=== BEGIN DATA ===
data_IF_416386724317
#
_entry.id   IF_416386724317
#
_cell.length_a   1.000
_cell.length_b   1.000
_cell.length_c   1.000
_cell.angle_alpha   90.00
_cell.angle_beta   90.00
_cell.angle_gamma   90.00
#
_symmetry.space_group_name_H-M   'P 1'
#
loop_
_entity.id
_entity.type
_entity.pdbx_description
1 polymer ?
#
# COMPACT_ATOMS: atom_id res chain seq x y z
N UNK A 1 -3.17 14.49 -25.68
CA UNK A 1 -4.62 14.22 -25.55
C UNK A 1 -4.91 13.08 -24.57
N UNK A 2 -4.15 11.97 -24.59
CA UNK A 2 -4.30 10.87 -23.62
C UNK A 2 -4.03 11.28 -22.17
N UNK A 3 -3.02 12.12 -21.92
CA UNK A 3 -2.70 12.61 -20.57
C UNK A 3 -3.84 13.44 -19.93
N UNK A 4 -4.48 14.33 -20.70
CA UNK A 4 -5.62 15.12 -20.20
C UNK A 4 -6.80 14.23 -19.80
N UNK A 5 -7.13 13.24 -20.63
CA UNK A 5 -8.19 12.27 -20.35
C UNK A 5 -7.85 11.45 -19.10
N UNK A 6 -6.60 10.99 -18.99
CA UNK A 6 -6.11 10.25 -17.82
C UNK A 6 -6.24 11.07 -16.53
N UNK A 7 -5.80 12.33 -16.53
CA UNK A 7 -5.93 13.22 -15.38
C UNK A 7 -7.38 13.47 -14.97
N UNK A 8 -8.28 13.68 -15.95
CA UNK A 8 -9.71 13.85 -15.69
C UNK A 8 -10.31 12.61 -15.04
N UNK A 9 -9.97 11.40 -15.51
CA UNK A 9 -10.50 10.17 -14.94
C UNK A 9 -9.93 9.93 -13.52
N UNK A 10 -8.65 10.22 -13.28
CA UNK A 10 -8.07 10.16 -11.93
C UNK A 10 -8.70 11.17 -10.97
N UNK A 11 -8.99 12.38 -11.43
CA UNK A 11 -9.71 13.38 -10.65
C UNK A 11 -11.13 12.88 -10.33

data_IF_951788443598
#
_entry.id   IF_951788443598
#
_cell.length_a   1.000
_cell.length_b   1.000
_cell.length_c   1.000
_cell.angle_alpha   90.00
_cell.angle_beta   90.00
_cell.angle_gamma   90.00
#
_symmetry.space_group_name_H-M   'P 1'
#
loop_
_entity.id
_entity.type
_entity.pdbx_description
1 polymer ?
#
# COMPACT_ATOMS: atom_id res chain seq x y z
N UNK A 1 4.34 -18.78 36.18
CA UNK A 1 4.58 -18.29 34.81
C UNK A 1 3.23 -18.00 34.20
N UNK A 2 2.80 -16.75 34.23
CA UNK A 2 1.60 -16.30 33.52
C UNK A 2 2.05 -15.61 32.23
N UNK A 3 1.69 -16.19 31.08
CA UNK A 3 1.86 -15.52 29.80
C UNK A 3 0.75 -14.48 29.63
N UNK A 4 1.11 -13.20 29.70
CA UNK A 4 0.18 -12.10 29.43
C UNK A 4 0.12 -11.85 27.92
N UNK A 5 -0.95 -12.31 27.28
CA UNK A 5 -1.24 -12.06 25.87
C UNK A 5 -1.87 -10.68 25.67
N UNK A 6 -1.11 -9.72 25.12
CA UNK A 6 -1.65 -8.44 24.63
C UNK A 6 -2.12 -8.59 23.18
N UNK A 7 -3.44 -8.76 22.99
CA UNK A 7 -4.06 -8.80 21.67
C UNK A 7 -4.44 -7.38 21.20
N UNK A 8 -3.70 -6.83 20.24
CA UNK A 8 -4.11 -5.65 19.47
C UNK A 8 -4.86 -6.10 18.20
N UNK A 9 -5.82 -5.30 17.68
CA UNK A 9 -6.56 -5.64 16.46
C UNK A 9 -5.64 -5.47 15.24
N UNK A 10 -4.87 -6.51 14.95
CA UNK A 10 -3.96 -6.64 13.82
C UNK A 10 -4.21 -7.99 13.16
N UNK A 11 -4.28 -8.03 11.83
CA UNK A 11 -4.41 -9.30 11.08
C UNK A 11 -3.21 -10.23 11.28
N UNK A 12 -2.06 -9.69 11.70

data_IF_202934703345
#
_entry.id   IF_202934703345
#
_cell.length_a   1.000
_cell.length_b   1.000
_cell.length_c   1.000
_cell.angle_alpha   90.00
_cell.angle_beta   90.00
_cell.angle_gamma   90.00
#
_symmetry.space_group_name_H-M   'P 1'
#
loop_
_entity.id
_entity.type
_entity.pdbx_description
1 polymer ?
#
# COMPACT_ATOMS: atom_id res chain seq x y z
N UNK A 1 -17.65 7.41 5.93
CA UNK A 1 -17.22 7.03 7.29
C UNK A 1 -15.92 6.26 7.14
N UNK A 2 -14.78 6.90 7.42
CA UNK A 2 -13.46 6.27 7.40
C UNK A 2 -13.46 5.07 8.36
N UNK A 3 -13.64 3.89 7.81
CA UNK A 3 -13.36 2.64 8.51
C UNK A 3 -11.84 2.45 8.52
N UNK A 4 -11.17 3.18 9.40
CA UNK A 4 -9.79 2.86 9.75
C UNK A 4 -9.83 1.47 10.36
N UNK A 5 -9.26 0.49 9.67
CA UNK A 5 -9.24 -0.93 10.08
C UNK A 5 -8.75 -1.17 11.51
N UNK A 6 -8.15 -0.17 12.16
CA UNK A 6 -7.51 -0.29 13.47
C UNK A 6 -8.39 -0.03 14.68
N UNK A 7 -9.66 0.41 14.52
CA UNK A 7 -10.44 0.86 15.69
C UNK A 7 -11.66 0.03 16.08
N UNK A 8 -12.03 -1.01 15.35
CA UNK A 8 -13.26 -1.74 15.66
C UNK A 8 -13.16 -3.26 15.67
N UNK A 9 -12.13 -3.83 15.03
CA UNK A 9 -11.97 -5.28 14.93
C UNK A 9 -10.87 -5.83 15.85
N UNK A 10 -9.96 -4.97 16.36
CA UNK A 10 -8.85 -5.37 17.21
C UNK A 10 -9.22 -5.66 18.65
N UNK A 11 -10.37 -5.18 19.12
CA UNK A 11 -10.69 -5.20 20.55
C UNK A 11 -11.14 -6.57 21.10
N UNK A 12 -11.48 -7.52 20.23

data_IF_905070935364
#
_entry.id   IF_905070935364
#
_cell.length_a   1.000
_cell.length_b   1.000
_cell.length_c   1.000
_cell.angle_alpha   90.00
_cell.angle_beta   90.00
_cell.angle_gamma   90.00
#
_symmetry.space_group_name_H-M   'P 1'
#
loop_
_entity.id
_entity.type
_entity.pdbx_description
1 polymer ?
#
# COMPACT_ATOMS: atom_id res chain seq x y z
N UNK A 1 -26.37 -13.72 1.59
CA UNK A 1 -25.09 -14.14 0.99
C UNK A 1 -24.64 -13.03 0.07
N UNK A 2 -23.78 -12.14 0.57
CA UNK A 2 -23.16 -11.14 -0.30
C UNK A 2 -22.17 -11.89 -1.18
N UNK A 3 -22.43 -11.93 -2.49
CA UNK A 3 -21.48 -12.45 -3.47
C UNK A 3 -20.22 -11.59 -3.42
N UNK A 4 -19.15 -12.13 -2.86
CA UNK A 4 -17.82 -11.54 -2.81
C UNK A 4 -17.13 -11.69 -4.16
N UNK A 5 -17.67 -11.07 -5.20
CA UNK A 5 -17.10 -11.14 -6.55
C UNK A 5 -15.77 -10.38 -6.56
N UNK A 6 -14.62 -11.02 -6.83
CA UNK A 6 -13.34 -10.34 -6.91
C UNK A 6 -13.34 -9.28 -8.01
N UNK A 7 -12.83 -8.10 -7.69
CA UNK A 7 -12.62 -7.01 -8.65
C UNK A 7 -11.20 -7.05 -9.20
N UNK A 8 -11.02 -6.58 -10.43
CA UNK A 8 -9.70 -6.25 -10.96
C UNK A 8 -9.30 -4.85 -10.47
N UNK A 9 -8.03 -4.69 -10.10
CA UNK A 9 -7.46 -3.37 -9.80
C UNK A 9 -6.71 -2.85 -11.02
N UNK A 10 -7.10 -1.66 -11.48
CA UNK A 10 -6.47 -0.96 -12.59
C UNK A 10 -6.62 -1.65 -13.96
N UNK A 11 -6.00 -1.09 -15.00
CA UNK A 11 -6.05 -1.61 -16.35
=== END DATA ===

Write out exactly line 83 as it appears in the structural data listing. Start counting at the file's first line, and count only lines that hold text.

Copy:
N UNK A 4 1.11 -13.20 29.70